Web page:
“Who is the membership of the Division on Autism and Developmental Disabilities (DADD), Council for Exceptional Children (CEC)?”
The purpose of this Brief is to describe different roles and areas of expertise of those who find a home as members of DADD. To support this purpose, this Brief will provide a summary description of the various types of services, supports and accommodations often provided to children and youth with Autism, Intellectual Disability, and Developmental Disabilities.
Persons working with children, youth, and adults with Autism, Intellectual Disability, and other Developmental Disabilities possess a diverse range of skills, knowledge and experience addressing a wide array of disability needs. These needs are apparent in areas of academic learning, behavior management, independent living, and career/vocational preparation. Personnel may work in an array of instructional arrangements, including that of a resource specialist working with or co-teaching with other academic content teachers, special education teacher focused upon the disability needs of specific students to benefit from their education as prescribed in an IEP, and educators, and support personnel in areas of behavior management and specialized learning approaches.
The needs of students served by such personnel are very general in nature and represent a significantly broad and diverse set of conditions. A common characteristic of students is a limitation in what is called adaptive functioning; often requiring support beyond typical classroom learning interventions. Adaptive functioning includes areas such as self-help skills, functional problem solving, socialization and communication. The broad categories of these students are Autism, Intellectual and Developmental Disabilities. Autism, or Autism Spectrum Disorder, refers to a condition that includes a variety of symptoms most notably social and communication limitations. These vary across severity ranges from mild to severe. For some, their adaptive functioning limitations are influenced by the co-occurrence of lower intellectual functioning. Others, considered to have high functioning autism such as Asperger Syndrome, may have average or above score levels on IQ tests. Yet, their adaptive functioning may be compromised by limitations thought to be caused by neurological impairments related to social reasoning. Intellectual disability is a term currently used to denote individuals who have lower than average IQ scores and adaptive functioning limitations. The adaptive functioning limitations are influenced by lower intellectual abilities. Developmental disability is a broad term that is used for different purposes by various organizations and service providing agencies. Generally, it could include autism and intellectual disability but it could also include others, such as those persons with a physical disability, where their physical, and possibly intellectual, limitations influence adaptive functioning.
Because of the wide array of disabilities included in the areas of Autism, Intellectual Disability, and Developmental Disabilities, the DADD membership is also representative of a wide array of expertise and interest areas. An examination of the membership demographics of the Division confirms this, DADD members list a minimum of 25 different areas of professional expertise and interest.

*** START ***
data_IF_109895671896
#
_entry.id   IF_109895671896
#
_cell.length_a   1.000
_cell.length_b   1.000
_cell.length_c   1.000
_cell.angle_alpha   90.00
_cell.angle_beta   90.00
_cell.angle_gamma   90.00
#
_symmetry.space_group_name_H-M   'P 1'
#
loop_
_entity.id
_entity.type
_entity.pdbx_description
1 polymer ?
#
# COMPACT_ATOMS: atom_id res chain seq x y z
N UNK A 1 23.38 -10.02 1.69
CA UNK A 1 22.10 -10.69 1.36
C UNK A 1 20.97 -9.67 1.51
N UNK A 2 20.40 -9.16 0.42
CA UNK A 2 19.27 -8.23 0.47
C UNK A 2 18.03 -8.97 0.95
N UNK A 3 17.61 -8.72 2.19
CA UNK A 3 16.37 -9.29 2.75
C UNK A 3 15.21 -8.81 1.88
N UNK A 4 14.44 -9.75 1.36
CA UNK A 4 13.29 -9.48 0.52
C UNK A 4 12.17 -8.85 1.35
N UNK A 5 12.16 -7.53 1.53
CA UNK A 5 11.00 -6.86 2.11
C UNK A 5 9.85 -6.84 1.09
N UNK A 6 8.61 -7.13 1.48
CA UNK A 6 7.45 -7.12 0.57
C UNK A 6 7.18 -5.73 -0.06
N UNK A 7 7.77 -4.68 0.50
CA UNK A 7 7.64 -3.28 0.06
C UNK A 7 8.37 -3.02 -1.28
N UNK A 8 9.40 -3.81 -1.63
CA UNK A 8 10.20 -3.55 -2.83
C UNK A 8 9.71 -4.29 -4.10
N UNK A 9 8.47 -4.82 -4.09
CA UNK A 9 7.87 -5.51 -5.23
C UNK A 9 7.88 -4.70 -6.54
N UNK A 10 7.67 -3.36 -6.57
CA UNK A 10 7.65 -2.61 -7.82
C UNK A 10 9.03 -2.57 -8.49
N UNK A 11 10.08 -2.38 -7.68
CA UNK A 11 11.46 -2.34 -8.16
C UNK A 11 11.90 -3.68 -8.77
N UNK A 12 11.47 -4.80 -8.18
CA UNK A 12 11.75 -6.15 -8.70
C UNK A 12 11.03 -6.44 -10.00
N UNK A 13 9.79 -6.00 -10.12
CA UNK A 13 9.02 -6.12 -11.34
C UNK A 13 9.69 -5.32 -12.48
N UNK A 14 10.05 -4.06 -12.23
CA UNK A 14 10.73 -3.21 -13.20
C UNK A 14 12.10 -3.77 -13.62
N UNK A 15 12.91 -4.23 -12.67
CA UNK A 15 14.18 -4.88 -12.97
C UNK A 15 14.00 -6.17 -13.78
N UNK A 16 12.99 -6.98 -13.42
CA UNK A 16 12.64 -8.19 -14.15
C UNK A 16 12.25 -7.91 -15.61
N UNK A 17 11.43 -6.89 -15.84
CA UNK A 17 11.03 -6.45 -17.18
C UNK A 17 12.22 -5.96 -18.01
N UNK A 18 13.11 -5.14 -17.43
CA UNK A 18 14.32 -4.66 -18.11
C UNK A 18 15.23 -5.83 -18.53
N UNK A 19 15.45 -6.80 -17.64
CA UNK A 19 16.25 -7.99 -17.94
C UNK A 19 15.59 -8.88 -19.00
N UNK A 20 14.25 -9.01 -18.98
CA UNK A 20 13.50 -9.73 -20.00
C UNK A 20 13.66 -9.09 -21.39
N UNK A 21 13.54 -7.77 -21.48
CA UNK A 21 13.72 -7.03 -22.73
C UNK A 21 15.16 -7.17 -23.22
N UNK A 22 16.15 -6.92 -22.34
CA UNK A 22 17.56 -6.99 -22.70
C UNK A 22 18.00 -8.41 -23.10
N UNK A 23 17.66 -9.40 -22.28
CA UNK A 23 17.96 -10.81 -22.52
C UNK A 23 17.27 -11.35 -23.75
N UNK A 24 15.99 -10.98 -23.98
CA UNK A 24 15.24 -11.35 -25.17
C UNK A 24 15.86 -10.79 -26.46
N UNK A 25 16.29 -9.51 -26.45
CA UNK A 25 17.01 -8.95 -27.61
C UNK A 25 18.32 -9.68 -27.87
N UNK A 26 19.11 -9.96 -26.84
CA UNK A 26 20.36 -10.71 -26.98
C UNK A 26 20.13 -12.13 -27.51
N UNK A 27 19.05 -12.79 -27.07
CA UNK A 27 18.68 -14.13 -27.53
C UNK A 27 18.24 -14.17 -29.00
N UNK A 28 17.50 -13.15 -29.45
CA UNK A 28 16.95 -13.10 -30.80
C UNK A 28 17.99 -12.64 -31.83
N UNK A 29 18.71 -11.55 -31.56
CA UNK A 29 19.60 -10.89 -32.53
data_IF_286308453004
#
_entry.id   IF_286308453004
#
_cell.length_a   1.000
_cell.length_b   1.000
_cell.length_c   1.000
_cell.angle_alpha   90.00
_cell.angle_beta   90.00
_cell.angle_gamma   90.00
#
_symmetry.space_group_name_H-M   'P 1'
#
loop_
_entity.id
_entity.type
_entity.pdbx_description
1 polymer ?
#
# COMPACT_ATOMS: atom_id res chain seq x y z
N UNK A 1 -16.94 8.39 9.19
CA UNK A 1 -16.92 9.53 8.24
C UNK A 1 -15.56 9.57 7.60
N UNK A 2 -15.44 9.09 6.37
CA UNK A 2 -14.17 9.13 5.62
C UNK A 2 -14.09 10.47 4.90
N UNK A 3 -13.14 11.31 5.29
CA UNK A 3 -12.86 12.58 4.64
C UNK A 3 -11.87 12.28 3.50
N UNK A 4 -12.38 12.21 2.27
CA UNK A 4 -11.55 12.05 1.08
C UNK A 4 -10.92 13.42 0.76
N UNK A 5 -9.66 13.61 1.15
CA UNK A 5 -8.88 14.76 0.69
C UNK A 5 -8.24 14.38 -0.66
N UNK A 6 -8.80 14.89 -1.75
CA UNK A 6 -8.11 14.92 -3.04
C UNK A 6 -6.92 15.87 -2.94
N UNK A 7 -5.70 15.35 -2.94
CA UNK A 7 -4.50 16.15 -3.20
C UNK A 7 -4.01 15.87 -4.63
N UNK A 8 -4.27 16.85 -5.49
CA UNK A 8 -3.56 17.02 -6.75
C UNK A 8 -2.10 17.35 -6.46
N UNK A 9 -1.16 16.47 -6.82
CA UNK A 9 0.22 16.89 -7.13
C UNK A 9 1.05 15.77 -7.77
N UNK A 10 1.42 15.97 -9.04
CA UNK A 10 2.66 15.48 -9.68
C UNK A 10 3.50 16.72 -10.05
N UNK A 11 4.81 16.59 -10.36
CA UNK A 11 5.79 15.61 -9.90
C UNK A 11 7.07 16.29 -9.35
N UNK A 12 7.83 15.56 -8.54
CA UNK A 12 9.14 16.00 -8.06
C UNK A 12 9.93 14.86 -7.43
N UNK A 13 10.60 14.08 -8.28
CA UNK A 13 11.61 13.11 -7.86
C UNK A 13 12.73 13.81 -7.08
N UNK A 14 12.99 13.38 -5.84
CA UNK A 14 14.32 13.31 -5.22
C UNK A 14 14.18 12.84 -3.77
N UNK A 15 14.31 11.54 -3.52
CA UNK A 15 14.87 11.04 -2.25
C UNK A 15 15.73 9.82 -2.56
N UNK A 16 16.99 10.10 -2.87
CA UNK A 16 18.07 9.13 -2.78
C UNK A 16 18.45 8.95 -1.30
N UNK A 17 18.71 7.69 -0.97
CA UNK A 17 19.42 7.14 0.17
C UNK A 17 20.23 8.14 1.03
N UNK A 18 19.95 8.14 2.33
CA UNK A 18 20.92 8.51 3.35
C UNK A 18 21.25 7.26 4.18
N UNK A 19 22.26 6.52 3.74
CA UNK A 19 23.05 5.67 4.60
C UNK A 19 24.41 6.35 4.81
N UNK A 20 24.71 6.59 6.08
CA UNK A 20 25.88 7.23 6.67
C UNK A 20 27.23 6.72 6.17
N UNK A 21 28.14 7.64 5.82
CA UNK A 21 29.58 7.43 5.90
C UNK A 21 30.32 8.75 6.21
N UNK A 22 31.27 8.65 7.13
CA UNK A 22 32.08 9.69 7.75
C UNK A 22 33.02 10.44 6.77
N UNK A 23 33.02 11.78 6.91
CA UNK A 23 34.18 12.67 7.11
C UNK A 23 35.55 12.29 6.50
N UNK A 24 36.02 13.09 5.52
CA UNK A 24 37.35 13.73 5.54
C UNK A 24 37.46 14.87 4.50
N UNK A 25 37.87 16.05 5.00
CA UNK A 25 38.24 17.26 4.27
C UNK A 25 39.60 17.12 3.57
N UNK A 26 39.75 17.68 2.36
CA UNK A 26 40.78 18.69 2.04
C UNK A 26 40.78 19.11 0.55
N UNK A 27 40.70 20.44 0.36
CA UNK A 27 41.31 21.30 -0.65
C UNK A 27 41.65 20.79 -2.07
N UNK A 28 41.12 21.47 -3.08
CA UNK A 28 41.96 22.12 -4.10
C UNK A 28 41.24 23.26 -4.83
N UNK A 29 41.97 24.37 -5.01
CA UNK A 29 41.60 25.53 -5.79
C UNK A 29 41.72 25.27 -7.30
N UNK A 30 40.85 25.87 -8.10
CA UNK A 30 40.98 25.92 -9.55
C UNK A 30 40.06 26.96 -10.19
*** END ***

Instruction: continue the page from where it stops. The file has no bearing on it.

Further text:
As noted earlier, professionals who provide special education services to individuals with Autism Spectrum Disorder (ASD), Intellectual Disability (ID), and Developmental Disabilities (DD) vary broadly in both expertise and service delivery. Teachers may provide services in schools, homes, hospitals, and many varieties of centers. Additional support is provided for teachers by paraprofessionals who have an increasing role in service delivery. CEC in collaboration with DADD and other Divisions is developing a new set of guidelines for paraprofessionals which should be available in 2011 or 2012. Professionals who are specialists in specific roles are also a part of the service provision for person with ASD, ID, and DD. This would include behavioral specialists, intervention with families, medical personnel, and those who are related service professionals in specific areas (language, physical care, emotional support). Supports provided in home settings are a cornerstone of many professionals who work with individuals with ASD, ID, and DD as is school and center-based supports. Finally, families have a key role in service acquisition and support and are highly valued by DADD.
In an effort to be proactive and to provide information to this very broad audience, DADD has established a number of avenues for information dissemination. Opportunities are provided annually for members to participate in DADD focused sessions at the Annual CEC Convention, and bi-annually the Division conducts regional and topically focused conferences targeting specific areas of need. Foremost in the area of publication, is the Division journal, Education and Training in Autism and Developmental Disabilities, which provides members with a solid, research-based resource for using promising practices. Other publications that DADD provides its members include a newsletter that appears in the journal “Focus on Autism and Other Development Disabilities”. Besides the journal and newsletter, DADD has a critical issues committee that regularly develops papers on topics that are of interest to the membership. These papers allow the Division to tackle topics that are of interest to the membership or a subset of the membership. These issue papers can be found on the DADD website (www.ddd.cec.org). Of course, the Division has active committees on Diversity, Professional Standards, and Critical Issues and members are encouraged to become involved in any of these committees.